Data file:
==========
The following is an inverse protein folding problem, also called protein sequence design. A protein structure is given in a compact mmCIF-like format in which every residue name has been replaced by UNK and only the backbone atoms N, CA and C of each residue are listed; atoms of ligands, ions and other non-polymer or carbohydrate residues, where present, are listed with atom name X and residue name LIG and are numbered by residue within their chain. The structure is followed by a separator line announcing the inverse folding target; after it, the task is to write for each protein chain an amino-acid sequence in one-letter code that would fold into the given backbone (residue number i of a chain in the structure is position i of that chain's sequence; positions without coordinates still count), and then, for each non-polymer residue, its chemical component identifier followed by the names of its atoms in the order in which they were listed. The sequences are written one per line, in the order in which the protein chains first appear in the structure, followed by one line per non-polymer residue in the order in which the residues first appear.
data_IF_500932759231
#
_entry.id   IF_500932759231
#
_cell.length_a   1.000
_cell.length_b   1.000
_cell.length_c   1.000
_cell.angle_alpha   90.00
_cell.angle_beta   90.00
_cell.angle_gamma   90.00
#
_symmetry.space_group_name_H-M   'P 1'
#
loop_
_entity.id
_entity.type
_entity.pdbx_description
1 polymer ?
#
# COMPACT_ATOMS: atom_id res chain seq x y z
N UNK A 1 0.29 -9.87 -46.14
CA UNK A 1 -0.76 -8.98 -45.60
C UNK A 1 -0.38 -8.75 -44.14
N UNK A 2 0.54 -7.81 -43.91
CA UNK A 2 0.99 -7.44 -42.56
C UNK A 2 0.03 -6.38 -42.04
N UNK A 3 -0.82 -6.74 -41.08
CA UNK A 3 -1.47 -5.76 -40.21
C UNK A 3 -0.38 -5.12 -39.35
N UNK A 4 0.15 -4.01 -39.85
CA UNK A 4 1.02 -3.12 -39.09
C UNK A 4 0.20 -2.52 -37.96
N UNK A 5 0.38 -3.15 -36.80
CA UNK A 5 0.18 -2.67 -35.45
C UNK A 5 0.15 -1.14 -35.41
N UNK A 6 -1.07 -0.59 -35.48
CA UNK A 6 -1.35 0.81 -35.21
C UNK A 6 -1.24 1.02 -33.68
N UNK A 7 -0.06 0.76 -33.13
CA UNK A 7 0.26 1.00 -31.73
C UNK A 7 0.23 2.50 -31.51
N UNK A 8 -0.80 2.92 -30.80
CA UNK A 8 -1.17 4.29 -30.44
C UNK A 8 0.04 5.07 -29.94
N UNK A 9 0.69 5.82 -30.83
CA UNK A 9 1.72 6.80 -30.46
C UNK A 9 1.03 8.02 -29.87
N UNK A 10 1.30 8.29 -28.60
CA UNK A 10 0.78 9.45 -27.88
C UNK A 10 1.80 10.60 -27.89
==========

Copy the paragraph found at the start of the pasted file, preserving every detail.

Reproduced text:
The following is an inverse protein folding problem, also called protein sequence design. A protein structure is given in a compact mmCIF-like format in which every residue name has been replaced by UNK and only the backbone atoms N, CA and C of each residue are listed; atoms of ligands, ions and other non-polymer or carbohydrate residues, where present, are listed with atom name X and residue name LIG and are numbered by residue within their chain. The structure is followed by a separator line announcing the inverse folding target; after it, the task is to write for each protein chain an amino-acid sequence in one-letter code that would fold into the given backbone (residue number i of a chain in the structure is position i of that chain's sequence; positions without coordinates still count), and then, for each non-polymer residue, its chemical component identifier followed by the names of its atoms in the order in which they were listed. The sequences are written one per line, in the order in which the protein chains first appear in the structure, followed by one line per non-polymer residue in the order in which the residues first appear.